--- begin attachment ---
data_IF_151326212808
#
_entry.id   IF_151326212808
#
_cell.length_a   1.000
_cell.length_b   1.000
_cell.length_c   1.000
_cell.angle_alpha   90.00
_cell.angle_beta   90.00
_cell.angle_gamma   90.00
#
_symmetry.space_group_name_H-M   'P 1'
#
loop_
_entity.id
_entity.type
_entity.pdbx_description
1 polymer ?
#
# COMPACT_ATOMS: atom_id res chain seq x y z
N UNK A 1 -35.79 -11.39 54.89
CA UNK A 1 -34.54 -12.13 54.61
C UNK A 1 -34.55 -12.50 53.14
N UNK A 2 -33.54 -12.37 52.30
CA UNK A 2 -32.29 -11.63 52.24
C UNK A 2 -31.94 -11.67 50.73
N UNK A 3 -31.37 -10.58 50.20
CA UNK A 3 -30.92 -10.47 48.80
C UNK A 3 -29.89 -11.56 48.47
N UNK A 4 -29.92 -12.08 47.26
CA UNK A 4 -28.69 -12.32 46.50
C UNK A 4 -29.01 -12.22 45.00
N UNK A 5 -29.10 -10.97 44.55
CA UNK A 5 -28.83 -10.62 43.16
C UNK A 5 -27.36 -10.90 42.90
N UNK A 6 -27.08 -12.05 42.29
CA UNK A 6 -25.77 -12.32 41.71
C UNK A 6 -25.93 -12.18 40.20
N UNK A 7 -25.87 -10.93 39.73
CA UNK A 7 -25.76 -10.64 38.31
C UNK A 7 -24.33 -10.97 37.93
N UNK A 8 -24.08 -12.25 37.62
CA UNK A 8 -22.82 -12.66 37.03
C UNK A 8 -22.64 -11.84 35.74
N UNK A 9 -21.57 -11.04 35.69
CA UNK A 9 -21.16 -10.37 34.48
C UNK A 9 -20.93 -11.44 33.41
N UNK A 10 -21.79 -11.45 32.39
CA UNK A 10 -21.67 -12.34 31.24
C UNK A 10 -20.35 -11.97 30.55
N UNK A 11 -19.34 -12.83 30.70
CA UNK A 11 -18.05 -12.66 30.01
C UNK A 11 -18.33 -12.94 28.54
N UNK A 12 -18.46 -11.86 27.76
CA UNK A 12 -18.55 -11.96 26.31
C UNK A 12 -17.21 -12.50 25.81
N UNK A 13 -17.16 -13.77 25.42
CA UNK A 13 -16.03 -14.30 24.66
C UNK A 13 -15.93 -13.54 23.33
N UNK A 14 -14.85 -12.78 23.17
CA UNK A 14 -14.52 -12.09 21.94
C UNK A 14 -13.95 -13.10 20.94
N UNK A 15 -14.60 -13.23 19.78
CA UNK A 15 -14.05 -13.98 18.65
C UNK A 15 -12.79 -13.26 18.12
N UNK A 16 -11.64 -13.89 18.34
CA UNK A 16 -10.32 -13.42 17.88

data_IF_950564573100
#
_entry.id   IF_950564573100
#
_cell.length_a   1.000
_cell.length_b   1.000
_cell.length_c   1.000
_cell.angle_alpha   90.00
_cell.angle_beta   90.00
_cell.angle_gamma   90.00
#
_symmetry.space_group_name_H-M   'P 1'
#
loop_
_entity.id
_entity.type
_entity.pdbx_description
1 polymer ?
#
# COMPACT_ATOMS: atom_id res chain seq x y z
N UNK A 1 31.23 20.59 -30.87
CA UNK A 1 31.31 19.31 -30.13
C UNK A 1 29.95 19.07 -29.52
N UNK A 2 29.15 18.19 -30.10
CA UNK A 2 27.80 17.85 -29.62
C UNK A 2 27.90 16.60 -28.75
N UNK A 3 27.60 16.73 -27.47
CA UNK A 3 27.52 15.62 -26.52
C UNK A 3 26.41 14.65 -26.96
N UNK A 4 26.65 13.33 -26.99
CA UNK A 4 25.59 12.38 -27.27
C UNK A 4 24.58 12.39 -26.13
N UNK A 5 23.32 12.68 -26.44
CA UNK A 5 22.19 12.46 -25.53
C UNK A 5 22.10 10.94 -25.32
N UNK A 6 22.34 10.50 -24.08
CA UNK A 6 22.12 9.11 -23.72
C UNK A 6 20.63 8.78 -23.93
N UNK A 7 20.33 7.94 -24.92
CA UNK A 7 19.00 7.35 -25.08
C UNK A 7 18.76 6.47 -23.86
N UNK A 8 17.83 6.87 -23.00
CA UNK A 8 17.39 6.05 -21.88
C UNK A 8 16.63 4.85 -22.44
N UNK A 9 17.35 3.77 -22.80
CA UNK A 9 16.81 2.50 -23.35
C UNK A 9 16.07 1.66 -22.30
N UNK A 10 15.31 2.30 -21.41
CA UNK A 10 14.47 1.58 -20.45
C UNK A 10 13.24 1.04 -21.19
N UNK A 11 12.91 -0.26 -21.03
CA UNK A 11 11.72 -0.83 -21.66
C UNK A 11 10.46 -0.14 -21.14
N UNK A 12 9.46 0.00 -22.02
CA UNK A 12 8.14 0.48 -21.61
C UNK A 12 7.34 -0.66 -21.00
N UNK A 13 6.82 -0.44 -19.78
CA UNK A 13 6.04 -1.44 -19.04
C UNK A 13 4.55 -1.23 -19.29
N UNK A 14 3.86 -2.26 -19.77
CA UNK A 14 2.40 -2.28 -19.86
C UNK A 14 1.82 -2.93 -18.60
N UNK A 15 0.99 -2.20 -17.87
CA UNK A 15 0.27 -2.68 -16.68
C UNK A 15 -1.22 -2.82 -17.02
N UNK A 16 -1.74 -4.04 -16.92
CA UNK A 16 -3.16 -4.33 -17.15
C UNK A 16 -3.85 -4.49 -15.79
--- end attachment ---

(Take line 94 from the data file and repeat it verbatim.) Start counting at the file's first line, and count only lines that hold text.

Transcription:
N UNK A 3 27.60 16.73 -27.47